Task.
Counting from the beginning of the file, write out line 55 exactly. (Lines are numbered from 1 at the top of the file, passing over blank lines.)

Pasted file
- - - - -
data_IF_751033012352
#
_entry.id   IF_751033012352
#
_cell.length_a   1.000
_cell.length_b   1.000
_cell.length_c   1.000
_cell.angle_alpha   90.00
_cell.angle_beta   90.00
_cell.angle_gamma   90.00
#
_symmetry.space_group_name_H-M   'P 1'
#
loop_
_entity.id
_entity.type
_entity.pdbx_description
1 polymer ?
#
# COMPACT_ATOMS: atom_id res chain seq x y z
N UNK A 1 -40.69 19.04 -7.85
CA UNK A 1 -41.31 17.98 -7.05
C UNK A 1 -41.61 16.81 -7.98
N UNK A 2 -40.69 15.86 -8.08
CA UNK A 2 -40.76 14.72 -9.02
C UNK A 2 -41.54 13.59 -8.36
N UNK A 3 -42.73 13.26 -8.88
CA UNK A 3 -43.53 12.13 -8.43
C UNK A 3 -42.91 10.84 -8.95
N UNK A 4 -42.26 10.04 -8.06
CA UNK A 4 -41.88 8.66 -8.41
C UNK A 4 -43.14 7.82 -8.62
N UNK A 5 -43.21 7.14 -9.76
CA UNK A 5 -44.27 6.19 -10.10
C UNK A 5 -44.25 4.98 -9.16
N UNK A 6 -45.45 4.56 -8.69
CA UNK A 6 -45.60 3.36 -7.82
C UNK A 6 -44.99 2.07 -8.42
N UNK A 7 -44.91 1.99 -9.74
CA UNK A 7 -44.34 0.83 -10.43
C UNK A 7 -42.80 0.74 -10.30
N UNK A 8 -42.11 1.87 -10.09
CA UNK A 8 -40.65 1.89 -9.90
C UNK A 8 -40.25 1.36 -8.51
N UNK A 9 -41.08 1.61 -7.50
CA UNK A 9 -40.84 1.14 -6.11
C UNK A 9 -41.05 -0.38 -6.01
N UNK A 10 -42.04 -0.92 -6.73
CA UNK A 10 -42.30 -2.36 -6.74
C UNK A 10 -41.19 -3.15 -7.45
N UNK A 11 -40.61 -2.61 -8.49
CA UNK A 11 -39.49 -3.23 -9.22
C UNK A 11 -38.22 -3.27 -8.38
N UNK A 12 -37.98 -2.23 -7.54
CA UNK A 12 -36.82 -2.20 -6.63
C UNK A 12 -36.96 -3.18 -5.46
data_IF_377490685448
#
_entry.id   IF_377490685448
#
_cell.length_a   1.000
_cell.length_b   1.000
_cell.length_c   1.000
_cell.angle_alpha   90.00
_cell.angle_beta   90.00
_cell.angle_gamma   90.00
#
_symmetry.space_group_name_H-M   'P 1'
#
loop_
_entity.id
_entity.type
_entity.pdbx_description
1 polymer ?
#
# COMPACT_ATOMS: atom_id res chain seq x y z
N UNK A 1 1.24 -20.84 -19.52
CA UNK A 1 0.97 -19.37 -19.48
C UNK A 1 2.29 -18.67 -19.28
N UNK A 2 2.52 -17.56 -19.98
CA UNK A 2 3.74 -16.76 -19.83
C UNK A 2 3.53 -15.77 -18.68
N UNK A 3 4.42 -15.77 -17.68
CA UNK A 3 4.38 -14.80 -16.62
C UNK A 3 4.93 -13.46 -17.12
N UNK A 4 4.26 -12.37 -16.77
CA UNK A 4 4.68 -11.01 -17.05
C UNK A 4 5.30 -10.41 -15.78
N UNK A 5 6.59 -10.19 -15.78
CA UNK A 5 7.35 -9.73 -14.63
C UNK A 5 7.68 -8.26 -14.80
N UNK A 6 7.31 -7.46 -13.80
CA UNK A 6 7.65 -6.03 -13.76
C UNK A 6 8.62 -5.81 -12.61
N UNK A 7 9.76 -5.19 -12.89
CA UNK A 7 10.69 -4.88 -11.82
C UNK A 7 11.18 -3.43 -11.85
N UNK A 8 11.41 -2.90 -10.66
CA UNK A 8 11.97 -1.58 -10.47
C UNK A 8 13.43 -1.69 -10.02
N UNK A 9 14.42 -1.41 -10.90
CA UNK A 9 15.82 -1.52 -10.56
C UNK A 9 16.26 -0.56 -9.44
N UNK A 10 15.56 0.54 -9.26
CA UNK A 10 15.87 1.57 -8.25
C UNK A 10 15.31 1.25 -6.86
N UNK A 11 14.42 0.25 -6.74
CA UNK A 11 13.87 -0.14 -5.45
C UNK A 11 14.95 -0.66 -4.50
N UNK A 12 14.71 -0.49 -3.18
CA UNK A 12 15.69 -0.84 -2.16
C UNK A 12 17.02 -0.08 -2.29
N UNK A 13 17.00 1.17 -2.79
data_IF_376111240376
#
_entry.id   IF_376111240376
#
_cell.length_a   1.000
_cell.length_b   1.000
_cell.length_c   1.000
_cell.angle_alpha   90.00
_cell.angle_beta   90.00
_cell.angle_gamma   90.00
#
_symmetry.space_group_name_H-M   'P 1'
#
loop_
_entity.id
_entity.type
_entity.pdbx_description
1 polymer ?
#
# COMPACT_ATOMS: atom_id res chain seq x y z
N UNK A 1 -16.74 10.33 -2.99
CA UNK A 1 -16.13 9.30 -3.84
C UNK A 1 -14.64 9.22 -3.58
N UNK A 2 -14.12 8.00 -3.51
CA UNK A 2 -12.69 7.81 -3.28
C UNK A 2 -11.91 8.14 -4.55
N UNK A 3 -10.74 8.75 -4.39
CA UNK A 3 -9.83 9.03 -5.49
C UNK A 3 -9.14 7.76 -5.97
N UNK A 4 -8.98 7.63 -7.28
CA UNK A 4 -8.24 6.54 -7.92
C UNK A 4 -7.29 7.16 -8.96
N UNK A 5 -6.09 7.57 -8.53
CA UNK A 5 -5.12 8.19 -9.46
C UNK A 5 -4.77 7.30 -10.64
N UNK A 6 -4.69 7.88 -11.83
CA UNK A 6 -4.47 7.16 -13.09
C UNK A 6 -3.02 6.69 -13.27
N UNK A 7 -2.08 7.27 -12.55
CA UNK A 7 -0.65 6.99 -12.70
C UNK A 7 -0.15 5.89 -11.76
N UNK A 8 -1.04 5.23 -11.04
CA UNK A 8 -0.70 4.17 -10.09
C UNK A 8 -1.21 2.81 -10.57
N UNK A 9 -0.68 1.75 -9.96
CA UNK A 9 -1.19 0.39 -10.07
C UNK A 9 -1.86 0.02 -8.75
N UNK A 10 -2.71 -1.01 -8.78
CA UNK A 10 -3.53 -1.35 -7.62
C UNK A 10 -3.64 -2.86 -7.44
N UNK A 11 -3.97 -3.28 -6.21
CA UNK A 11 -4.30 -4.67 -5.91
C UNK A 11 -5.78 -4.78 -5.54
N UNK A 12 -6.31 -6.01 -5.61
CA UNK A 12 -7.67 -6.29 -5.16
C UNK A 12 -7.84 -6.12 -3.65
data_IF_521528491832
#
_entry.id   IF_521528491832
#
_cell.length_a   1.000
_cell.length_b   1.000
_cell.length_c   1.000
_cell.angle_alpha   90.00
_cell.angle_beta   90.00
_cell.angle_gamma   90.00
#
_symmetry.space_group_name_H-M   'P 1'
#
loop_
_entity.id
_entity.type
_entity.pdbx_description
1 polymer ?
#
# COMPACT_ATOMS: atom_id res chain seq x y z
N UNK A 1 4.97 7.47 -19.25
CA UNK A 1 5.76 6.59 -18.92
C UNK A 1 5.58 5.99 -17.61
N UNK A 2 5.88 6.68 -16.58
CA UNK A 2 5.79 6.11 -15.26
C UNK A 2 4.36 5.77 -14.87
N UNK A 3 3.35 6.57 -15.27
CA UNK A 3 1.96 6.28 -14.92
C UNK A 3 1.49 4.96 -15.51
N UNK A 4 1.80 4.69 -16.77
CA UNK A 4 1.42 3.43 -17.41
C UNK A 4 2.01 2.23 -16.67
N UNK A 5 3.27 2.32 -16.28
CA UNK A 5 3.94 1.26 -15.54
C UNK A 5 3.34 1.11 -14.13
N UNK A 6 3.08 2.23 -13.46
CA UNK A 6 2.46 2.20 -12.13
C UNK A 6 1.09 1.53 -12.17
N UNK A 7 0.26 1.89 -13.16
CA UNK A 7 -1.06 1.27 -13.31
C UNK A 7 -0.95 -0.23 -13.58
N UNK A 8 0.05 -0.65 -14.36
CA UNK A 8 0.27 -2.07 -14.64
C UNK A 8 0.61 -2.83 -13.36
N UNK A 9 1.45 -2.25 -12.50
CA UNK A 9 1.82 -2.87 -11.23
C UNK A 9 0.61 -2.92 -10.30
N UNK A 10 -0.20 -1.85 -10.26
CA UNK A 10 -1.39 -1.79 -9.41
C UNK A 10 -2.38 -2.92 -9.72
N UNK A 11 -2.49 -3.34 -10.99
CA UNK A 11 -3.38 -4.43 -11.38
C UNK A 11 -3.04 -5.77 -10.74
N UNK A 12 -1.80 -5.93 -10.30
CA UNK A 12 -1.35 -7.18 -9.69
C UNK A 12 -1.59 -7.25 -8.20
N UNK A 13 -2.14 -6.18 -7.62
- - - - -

CA UNK A 12 -36.82 -2.20 -6.63